There are many symbols of fall, from brightly colored falling leaves to freshly baked apple pies, which makes it easy to decorate your house or table for the season. It also makes it easy for cake pan manufacturers to come up with inspired designs that are absolutely perfect for celebrating the autumn season, like the Fall Icon Cakelet Pan. This pan has 24 mini cupcake-sized wells in four different seasonal shapes, including an acorn, a pumpkin, a pinecone and a walnut (The walnuts look just like some delicious walnut cakes I had in South Korea). The pan is detailed, and the finished cakes come out looking good enough to eat. The pan is made of nonstick cast aluminum, but because of the level of detail, using a pastry brush to coat the insides of each well with oil or melted butter before baking would be a good idea to ensure that you get the best results you can.
Use a pan like this for baking miniature cornbreads or pumpkin breads. The baking time for most recipes will be 10-12 minutes, or about the same as a mini muffin. You could even press cookie dough into the cavities to make fall-shaped desserts. When your cakes have baked and cooled, use a little bit of frosting (or butter, if you’re going a savory route) to sandwich them together in pairs so that you get the full visual effect of having bite-sized bits of fall on your table.
While it’s nice to see elaborately shaped pans creating intricate masterpieces out of cake around the holidays, as the Cornucopia Bundt Pan does, it can also be nice to see pans that are a little bit simpler but still get the job done well. Nordic Ware’s Harvest Classic Baking Mold is just such a pan and it is easy to love the look of its finished product. The pan features the simple design of a large pumpkin and an ear of corn, but the design comes through clean and clear in the finished cake, with no deep angles for the batter to get stuck in, like some of the more intricate bundt pans to. It is made of aluminum and has a nonstick finish for and easy release. Although it could be used for a cake, this pan would really be perfect for a batch of cornbread or pumpkin bread on a holiday weekend.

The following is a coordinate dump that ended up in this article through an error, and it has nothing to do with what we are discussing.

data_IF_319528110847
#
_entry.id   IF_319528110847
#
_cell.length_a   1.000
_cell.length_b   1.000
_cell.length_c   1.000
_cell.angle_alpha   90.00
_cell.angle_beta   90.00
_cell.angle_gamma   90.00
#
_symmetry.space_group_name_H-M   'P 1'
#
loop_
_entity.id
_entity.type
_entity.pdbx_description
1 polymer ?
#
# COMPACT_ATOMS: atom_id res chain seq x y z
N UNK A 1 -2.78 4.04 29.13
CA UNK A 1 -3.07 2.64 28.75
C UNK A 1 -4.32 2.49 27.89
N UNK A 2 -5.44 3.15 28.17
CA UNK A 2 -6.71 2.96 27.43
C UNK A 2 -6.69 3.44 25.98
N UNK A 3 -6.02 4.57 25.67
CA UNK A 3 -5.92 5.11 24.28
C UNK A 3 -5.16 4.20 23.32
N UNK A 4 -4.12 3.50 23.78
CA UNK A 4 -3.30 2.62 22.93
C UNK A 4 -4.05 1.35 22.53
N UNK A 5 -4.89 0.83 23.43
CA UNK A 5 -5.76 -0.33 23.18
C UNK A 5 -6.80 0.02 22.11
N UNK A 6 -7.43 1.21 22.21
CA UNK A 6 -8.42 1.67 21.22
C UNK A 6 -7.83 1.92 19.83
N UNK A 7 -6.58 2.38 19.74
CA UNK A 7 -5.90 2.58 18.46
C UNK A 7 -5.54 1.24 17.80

The pan holds 8 cups of batter, which is about the same as a 9-inch round or square cake pan. At about the same depth, you won’t need to significantly adjust the baking time, either. That is also about the same volume as a 9×5-inch loaf pan, so you could modify a favorite quick bread recipe to work in it, too, although you would have to adjust the baking time down to account for the fact that the pumpkin-shape creates a much shallower bread than a loaf pan does.